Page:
Nils Frahm is a classically trained German pianist whose contemporary classical and ambient records and concerts are produced via an astonishing array of synthesisers, especially Rolands and Moogs, and of course piano.
I enjoy experimental music, especially live if it’s good, but at home, if I put anything on that isn’t “song” based (verse, chorus, verse), it tends to be something noisy. However, I’ve been listening to Frahm quite a bit lately, especially the album Spaces (2013), a collection of pieces recorded live over the two previous years and his new album All Melody.
Frahm is not for those whose tastes are limited to “catchy tunes” and that includes the traditional symphony, but for lovers of expertly crafted keyboard melodies (with some synthetic rhythm thrown in), he may be for you.
Especially in a live setting. Seeing him put together his work surrounded by about eight keyboards is really something. He transports you to a warm place in the back of your mind if you abandon yourself to the music and go with the flow.
The show began with The Whole Universe Wants to Be Touched from All Melody played without the human voices that appear on the recorded version. A number of what Frahm does call songs on All Melody include male and female singers chanting. Another number from All Melody played later in the night called Human Range and saw Frahm trigger the vocals via a key on one of his Rolands.
It wasn’t long before Frahm produced for us some of his driving electronica that forms a good portion of his oeuvre. The volume of last night’s gig was way up to 11 and was at times as noisy as any of the dissonant electronica found on Mike Patton’s Ipecac Recordings label.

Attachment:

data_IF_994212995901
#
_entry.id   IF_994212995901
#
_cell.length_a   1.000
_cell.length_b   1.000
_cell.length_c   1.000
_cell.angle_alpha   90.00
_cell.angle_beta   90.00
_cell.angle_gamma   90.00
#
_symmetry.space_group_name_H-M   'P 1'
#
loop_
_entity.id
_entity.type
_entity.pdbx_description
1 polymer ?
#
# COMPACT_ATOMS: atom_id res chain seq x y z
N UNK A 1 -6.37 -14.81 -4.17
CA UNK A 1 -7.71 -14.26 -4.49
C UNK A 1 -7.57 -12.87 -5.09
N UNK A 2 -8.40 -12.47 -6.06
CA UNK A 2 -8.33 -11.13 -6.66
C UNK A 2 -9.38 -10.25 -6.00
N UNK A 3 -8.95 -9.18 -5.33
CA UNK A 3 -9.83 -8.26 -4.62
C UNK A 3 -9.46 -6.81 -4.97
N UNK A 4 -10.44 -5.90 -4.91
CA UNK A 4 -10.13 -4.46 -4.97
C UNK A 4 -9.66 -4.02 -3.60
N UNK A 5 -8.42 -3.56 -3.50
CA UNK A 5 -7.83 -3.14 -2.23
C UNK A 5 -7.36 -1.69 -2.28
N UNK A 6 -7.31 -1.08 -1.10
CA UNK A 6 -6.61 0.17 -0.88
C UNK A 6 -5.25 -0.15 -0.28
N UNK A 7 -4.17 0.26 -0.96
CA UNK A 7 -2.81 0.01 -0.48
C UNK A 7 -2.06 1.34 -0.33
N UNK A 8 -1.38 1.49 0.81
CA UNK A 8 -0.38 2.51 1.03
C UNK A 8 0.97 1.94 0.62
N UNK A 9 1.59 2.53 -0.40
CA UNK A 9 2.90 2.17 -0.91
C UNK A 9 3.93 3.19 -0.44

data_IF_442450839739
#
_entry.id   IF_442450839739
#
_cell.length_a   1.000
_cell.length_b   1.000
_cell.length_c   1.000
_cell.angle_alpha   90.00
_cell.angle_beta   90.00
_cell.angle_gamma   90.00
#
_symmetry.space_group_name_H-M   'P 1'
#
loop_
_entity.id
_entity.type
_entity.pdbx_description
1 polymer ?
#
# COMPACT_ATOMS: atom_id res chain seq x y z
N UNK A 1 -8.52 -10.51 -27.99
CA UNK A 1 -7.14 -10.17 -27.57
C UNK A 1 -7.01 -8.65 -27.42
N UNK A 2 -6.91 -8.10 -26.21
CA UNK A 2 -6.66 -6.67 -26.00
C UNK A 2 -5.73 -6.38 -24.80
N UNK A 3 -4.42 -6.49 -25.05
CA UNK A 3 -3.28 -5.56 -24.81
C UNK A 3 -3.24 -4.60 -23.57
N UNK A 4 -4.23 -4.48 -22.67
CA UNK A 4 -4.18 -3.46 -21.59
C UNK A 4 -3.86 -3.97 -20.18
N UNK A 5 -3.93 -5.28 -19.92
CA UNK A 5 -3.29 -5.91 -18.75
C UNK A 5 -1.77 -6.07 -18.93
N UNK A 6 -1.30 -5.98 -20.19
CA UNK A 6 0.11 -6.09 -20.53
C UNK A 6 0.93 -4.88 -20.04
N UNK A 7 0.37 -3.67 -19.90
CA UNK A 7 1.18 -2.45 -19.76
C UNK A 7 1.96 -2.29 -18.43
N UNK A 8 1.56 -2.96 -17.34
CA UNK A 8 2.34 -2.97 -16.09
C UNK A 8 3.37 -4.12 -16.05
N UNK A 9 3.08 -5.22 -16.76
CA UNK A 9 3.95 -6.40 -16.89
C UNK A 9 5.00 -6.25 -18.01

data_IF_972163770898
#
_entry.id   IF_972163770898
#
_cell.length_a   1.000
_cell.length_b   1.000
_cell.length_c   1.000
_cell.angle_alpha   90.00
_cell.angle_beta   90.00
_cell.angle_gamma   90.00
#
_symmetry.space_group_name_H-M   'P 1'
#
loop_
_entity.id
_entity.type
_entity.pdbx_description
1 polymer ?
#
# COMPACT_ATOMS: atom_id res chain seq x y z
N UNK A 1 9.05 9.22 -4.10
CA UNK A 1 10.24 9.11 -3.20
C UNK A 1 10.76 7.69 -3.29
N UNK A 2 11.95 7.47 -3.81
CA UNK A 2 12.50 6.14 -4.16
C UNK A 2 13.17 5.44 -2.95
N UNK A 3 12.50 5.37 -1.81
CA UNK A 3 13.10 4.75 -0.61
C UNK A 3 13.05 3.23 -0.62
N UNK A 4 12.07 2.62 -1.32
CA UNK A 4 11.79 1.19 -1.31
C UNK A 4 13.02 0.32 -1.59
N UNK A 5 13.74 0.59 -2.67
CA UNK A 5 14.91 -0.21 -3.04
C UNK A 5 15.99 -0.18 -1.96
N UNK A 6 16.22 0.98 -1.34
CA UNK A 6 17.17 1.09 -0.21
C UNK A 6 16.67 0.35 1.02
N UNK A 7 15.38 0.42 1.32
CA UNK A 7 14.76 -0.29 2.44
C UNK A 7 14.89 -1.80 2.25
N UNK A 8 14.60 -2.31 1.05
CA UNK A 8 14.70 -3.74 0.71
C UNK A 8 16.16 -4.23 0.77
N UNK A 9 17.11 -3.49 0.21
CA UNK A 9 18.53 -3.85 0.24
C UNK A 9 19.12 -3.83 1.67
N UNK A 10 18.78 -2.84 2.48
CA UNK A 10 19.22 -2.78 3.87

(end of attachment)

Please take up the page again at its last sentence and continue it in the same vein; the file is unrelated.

Having not seen Frahm perform before I was not prepared for his regular chats to the audience that proved to be amusing and informative in equal measure. On the comedy front he weighed in on the Opera House as billboard controversy which ended on this note, “As longs as the bullshit stays on the outside and we can go about our business in here, we’re alright aren’t we? The thing is, the bullshit is always getting closer …”
On the music lesson front, Frahm self-deprecatingly informed us of the thinking (according to him, not too much) behind some of his pieces. He spoke about a dynamic that appears on a number of his songs where he sets ups an electronic rhythm which often stays unchanged for several minutes while he goes from keyboard to keyboard creating melodies. A template for this is his popular song Says which was one of the highlights of last night’s performance.
Aside from Says the highlights of the concert were the mostly organic piano pieces, the soothing, My Friend the Forest from All Melody and the frenetic lines of old favourite Hammers. It was a fantastic performance with a significant portion of the selected pieces dedicated to groove.
Images of Nils Frahm at the Sydney Opera House last night (October 14, 2018) by Prudence Upton
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